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Business News/ Opinion / Columns/  We should demand explainable artificial intelligence
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We should demand explainable artificial intelligence

AI tools that explain their output would serve us better and address a known human deficiency

Photo: iStockPremium
Photo: iStock

As artificial intelligence (AI) advances, the algorithms powering AI tools have become a ‘black box’ that is difficult to interpret. Even the engineers or data scientists who created the algorithms in use cannot understand or explain what exactly happens inside this ‘black box’ or how a particular AI algorithm arrived at a specific result. So there is now a growing movement for explainable AI (XAI), or interpretable AI, to create tools whose decisions or predictions we humans can understand.

There are many advantages of grasping how an AI-enabled system has arrived at a particular output. Explainability can help developers ensure that their algorithms are working as expected and meeting regulatory standards. It also makes it possible for those affected by an AI decision to challenge or change that outcome. But before we hold AI machines to such high levels of explainability, there is a crucial question: How good are humans in explaining themselves?

Riding a bicycle is considered a very simple human action. But how well can you explain how to ride a bicycle? Most explanations of this ride will not go much beyond “adjust the handlebar properly until you get proper balance and then start to peddle". The numerous small but significant actions taken by a bike rider to stay up and moving is missed in all verbal explanations. What explains this explainability deficiency among humans?

In recent decades, learnings from neuroscience have shown that explaining human decisions is a very difficult task, maybe even an impossible job. Of the 11 million bits of the human brain’s processing capacity, more than 99.99% function at a non-conscious level. Experiments by Benjamin Libet have shown 500 milliseconds before a human supposedly takes a conscious decision, the action potential related to that decision is already noticed at a non-conscious level. This precedence of non-conscious activity before conscious decisions are taken has been confirmed by several other experiments. In the early stages, all learning activities are directed by the conscious brain. But once a person gains expertise, as it happens after we learn to ride a bicycle smoothly, it is the non-conscious part of the human brain that takes charge.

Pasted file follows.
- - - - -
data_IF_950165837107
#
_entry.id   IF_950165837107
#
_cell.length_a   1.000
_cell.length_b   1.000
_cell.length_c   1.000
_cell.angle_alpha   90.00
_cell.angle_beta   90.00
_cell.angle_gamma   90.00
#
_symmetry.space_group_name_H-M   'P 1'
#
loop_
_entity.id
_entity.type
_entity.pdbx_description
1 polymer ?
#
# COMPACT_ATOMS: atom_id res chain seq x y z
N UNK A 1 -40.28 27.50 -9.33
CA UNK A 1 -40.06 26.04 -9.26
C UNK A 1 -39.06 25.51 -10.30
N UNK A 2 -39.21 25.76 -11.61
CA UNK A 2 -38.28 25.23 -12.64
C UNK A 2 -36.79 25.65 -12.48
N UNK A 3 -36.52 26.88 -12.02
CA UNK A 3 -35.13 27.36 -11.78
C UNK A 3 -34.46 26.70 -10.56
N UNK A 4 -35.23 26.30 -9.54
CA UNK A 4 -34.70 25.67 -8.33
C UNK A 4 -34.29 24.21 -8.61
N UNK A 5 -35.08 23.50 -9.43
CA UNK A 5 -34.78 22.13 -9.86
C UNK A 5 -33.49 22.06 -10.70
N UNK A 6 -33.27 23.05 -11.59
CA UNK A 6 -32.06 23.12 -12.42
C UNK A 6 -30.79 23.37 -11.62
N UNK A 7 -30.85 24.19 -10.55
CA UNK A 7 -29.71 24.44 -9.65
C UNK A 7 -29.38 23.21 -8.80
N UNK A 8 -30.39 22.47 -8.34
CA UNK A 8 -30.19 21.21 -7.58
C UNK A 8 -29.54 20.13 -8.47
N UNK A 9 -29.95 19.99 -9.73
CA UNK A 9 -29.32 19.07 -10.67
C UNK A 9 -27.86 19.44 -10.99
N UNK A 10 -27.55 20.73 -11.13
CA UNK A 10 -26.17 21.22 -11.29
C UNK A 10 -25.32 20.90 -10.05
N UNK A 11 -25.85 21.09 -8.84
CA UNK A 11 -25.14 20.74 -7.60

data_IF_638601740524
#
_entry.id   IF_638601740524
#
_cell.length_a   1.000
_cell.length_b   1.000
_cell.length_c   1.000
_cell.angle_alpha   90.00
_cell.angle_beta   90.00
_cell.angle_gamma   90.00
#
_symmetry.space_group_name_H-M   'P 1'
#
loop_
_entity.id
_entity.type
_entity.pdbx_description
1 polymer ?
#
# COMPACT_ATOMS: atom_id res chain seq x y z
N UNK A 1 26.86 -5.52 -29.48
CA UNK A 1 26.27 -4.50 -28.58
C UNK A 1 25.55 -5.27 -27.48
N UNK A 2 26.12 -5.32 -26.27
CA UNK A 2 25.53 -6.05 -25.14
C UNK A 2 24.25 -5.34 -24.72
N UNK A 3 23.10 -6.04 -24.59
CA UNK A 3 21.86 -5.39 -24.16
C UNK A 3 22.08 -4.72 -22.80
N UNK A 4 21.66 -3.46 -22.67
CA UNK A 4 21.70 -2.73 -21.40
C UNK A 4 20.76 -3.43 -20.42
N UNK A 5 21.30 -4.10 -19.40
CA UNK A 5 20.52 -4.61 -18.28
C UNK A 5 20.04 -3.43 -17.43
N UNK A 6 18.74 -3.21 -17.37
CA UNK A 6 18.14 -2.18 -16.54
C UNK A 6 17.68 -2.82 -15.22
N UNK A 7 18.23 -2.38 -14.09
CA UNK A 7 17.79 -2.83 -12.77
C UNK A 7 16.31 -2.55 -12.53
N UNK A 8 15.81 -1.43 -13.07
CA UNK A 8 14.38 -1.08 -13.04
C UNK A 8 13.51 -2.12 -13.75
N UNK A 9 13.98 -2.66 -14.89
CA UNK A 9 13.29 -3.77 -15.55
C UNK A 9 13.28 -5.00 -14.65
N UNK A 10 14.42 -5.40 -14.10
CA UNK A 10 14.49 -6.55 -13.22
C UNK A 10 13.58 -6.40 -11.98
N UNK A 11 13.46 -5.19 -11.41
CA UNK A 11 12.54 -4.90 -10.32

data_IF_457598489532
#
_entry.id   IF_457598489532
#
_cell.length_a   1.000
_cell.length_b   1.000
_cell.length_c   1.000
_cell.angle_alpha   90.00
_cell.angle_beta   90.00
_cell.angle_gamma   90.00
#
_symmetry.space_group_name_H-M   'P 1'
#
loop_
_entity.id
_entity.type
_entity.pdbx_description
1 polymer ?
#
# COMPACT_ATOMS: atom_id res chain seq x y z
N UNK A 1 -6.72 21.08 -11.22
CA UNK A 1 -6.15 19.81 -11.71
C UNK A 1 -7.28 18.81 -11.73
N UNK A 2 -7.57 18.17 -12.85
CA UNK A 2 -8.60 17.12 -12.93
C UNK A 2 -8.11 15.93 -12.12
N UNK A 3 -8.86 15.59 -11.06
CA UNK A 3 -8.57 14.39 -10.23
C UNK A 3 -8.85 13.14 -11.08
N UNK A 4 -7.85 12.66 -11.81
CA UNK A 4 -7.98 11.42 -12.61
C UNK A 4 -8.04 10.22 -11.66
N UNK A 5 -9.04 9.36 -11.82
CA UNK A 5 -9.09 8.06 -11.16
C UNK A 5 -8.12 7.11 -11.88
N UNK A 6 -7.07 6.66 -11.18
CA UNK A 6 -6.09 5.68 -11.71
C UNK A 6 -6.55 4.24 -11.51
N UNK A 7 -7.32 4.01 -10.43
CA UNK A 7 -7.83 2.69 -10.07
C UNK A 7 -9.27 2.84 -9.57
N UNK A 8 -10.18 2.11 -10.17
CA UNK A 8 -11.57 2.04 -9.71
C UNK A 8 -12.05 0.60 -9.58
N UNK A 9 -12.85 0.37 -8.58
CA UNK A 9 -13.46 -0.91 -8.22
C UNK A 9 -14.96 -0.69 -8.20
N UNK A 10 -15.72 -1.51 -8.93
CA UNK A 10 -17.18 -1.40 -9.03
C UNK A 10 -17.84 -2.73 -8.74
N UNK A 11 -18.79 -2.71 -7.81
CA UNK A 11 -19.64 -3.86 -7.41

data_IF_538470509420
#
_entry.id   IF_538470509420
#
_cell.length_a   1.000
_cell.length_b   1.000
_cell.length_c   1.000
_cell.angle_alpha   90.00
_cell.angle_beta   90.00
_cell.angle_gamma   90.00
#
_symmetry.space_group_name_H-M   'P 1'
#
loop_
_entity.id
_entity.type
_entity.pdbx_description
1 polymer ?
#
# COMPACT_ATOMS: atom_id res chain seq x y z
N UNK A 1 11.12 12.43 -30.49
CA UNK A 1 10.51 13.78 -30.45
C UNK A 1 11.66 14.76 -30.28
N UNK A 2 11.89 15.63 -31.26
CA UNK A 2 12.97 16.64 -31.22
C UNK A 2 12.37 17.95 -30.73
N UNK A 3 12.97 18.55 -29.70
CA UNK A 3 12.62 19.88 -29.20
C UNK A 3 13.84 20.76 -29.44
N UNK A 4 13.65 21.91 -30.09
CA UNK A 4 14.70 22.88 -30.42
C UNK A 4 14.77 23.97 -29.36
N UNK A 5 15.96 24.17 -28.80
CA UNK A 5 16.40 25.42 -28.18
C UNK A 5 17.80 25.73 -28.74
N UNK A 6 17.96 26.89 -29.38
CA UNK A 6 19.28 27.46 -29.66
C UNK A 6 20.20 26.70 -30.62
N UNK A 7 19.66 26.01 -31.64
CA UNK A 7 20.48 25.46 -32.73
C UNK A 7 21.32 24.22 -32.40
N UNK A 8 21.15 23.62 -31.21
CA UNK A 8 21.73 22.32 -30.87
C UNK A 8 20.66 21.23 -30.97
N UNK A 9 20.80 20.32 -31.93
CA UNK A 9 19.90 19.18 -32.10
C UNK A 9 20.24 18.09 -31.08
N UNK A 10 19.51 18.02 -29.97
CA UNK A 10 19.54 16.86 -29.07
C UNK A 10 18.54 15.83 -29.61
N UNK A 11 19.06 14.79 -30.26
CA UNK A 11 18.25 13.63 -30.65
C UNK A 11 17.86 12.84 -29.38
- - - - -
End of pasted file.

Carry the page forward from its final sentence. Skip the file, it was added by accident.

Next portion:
Almost all human behaviour is managed at a non-conscious level, it has been found, and the conscious human brain has very little access to it. So the explanations humans provide for their decisions are nothing but mere rationalizations made after the act has happened. These ‘intelligent explanations’ of why a decision was made has very little connection with what actually happened within the decision-maker’s brain. This facet is also evident in most consumer research studies that uncover huge gaps between what people say and what they really do.